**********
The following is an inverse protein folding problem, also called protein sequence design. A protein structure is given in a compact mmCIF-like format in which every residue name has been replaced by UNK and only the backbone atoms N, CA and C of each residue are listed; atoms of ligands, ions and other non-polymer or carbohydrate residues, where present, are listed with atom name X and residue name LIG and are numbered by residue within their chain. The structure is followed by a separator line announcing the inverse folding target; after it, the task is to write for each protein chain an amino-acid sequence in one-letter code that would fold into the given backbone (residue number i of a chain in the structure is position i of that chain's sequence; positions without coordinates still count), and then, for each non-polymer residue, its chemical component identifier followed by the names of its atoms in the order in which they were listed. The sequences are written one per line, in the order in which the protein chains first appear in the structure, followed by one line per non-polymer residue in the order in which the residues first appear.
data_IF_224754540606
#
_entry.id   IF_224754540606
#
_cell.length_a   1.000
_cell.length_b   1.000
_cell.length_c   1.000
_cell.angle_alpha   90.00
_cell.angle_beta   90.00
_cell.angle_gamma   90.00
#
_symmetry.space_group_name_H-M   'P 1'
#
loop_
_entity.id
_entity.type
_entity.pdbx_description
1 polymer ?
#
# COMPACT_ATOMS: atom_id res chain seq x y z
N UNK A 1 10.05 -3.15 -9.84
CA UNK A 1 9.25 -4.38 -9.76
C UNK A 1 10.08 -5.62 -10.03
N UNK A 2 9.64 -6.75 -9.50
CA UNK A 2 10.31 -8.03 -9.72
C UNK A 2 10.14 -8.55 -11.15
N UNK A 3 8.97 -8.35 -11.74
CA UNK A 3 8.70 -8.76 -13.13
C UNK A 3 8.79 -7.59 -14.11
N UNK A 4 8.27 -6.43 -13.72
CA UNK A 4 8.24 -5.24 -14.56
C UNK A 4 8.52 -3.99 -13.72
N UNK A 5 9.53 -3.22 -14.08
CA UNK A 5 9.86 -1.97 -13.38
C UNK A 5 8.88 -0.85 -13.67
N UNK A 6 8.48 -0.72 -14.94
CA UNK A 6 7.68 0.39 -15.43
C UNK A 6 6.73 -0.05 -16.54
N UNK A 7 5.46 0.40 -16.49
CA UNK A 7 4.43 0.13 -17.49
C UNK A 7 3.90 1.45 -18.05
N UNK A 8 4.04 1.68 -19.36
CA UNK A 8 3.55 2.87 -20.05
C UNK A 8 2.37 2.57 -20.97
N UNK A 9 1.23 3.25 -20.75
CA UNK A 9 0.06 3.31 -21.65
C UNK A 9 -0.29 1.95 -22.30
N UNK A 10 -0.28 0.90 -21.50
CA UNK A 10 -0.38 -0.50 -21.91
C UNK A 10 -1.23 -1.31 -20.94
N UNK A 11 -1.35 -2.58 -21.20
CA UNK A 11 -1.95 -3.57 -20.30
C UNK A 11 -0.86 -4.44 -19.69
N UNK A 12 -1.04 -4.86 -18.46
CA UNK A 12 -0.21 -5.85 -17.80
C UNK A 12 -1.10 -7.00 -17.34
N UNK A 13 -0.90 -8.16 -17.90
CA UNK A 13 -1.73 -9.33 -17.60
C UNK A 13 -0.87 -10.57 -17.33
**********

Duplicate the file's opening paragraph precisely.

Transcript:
The following is an inverse protein folding problem, also called protein sequence design. A protein structure is given in a compact mmCIF-like format in which every residue name has been replaced by UNK and only the backbone atoms N, CA and C of each residue are listed; atoms of ligands, ions and other non-polymer or carbohydrate residues, where present, are listed with atom name X and residue name LIG and are numbered by residue within their chain. The structure is followed by a separator line announcing the inverse folding target; after it, the task is to write for each protein chain an amino-acid sequence in one-letter code that would fold into the given backbone (residue number i of a chain in the structure is position i of that chain's sequence; positions without coordinates still count), and then, for each non-polymer residue, its chemical component identifier followed by the names of its atoms in the order in which they were listed. The sequences are written one per line, in the order in which the protein chains first appear in the structure, followed by one line per non-polymer residue in the order in which the residues first appear.